“The first transfer of power to the opposition through an election,” is how former American ambassador to Nigeria John Campbell described it in a phone call on Tuesday. For Nigeria, a country with a history of election-related violence and military coups, Jonathan’s phone call to Buhari conceding defeat was a positive sign for the prospects of a peaceful transition. “I think the fact that President Jonathan made a concessionary phone call to Buhari sets the right tone,” said Campbell.
Following an administration-wide commitment to reform sentencing guidelines for non-violent drug offenders, President Obama on Tuesday commuted prison time for 22 people convicted of federal drug crimes, many of whom faced decades to life behind bars.
The nearly two dozen offenders had been found guilty on a range of drug charges including intent to distribute cocaine and marijuana, and possession of methamphetamine. All but one will be freed from prison on July 28th.
“It will not be easy, and you will confront many who doubt people with criminal records can change. Perhaps even you are unsure of how you will adjust to your new circumstances,” President Obama wrote in a letter to Terry Barnes, one of the inmates whose 20-year sentence for conspiracy to distribute cocaine base was shortened. Barnes has already served 10 years in federal prison and will be released this summer.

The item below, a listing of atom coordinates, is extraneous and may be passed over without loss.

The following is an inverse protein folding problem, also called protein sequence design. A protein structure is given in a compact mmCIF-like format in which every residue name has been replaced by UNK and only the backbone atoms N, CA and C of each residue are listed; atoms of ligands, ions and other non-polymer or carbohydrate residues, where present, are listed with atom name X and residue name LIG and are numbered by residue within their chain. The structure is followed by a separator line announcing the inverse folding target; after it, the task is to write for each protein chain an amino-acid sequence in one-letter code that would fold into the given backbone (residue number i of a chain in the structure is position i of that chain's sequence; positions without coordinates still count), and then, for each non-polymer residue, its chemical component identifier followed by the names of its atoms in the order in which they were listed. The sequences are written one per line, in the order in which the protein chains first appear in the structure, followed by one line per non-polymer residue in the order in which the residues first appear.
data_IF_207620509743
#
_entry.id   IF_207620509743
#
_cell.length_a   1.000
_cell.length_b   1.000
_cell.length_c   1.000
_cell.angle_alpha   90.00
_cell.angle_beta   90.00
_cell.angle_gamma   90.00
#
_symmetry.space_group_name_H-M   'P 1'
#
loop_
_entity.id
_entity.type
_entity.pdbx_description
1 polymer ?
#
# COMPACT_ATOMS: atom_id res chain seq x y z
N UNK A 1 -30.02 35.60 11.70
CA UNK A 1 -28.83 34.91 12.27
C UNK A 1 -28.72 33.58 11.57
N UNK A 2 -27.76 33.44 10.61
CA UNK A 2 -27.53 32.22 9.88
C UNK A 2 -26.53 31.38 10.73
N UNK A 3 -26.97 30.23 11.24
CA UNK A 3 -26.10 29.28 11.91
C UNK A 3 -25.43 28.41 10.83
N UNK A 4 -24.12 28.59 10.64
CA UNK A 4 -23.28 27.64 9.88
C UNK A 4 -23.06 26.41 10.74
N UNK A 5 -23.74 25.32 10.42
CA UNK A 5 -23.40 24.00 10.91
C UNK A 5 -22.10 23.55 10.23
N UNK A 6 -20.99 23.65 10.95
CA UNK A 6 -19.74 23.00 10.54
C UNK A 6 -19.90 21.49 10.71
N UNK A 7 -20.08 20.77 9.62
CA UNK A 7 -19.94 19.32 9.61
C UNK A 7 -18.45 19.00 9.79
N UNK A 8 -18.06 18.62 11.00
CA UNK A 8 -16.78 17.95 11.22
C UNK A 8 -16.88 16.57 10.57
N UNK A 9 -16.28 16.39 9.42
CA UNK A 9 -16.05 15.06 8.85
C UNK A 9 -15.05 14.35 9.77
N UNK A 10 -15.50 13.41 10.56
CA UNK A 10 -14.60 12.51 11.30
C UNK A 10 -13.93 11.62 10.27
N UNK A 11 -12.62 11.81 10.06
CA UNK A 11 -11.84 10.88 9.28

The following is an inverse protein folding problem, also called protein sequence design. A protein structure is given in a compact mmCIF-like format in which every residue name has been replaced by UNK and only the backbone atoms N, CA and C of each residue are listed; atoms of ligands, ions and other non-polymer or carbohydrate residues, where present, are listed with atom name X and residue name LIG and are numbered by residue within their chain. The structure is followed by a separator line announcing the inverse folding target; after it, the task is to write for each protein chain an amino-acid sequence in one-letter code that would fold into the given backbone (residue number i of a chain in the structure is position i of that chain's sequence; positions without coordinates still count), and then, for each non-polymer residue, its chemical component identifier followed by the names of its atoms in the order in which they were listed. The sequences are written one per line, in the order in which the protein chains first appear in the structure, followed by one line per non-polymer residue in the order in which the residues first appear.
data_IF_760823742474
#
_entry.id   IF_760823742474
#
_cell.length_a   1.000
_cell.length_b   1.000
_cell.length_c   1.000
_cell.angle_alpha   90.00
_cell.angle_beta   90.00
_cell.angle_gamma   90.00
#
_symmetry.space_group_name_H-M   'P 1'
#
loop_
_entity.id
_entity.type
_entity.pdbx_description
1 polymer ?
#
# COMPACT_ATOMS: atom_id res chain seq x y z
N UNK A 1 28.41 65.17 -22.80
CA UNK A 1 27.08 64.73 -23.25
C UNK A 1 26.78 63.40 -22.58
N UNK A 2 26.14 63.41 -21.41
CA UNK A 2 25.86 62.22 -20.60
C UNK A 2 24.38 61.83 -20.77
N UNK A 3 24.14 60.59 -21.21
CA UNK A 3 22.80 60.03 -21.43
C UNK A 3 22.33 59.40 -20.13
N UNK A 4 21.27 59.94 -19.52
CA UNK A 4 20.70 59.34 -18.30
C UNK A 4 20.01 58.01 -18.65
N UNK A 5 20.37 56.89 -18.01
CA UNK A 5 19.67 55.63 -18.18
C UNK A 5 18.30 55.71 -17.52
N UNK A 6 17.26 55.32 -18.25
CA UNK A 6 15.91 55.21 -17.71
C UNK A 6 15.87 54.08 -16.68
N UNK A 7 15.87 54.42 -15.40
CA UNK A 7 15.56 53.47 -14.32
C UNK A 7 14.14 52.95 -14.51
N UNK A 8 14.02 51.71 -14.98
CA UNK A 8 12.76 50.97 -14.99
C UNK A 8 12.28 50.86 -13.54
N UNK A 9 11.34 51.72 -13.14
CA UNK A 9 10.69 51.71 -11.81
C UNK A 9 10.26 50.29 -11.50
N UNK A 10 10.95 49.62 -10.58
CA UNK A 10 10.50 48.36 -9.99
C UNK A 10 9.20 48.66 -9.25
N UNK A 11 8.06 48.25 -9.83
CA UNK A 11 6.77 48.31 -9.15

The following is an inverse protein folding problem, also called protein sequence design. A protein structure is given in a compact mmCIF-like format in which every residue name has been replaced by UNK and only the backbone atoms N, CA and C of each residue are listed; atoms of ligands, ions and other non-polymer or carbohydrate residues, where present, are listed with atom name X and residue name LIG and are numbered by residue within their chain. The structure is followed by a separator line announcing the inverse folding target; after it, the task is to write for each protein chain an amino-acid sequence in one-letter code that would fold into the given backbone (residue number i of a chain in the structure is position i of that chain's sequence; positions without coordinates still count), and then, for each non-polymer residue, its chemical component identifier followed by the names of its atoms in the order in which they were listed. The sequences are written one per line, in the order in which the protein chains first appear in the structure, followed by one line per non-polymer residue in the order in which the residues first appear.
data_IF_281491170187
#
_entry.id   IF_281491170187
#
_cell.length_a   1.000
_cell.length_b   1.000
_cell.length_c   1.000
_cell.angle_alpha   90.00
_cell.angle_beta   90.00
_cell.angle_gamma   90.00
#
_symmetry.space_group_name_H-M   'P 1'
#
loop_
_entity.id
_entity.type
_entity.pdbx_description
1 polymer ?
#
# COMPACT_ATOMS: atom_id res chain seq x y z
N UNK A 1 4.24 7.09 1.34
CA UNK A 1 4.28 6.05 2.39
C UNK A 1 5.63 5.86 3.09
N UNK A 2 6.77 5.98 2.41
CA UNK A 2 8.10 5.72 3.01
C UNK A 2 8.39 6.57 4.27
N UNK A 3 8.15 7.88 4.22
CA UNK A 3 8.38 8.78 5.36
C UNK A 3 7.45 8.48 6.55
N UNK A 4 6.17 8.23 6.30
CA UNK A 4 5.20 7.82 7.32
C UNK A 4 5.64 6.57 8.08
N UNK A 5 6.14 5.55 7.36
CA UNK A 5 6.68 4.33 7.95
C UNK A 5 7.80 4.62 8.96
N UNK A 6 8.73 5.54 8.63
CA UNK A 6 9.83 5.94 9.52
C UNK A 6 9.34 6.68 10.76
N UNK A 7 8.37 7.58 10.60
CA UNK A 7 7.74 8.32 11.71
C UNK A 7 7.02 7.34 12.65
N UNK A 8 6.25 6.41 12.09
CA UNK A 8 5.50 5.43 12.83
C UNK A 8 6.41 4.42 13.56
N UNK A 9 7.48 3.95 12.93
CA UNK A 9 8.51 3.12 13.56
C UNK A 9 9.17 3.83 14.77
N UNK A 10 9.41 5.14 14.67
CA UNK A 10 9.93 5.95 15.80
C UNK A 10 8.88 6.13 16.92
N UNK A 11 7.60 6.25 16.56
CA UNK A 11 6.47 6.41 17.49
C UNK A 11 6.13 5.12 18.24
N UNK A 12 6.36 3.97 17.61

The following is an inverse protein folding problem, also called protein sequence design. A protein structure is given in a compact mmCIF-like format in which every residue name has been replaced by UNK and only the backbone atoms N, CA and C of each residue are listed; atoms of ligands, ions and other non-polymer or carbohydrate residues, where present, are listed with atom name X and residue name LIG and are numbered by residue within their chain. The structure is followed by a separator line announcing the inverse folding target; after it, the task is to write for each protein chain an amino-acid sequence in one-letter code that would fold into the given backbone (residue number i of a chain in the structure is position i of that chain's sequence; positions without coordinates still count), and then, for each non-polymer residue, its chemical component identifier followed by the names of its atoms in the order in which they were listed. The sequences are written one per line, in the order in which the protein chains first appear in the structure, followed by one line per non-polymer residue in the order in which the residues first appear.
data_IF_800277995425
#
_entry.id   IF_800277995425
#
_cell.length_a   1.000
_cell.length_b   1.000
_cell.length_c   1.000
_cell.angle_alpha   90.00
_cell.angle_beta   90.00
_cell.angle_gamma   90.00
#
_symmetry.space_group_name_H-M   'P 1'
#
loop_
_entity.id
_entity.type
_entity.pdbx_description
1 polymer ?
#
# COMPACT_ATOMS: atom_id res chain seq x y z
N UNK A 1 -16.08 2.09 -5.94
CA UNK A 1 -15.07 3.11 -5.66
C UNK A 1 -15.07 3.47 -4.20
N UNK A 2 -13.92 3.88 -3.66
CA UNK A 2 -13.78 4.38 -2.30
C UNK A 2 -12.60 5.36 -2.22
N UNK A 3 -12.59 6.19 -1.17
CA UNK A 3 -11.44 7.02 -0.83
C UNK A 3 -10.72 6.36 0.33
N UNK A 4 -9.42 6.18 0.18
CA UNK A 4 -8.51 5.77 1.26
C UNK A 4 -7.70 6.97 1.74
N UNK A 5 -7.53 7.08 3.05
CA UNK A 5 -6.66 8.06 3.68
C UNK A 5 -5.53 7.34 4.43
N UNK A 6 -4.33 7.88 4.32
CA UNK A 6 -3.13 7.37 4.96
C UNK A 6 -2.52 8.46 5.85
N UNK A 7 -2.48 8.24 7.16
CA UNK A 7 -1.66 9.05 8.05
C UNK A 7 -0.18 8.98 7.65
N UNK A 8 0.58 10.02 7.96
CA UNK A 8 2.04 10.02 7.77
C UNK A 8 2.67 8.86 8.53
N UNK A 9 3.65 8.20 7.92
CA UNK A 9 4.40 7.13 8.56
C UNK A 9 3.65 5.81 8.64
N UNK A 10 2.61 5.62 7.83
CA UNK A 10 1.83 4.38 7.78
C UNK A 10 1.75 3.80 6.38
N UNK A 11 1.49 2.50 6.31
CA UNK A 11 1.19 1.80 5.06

On the heels of Indiana’s controversial religious freedom law, Arkansas lawmakers on Tuesday gave final approval to a similar measure — and the governor says he’ll sign it.
The Arkansas House voted 67-21 to pass the Religious Freedom Restoration Act, which follows the state senate’s approval of the bill Friday. Gov. Asa Hutchinson’s office did not immediately respond to the bill’s passing, but has previously said he would sign it into law when it reaches his desk.
Protesters gathered outside the governor’s mansion in Little Rock on Tuesday morning in anticipation of the House vote.
The Indiana law, enacted last week, and the proposed Arkansas law were presented as ways to keep government from infringing on religion. But opponents say they could be used as cover for discrimination, allowing businesses to refuse to serve gay and lesbian customers.
Tim Cook, the openly gay CEO of Apple, led widespread corporate opposition to the law in Indiana, and the NCAA, which is staging the Final Four in Indianapolis this week, hinted that it would think twice about bringing future events there.
“A strange virus is going around…” Fear the Walking Dead premieres Summer 2015. Only on AMC.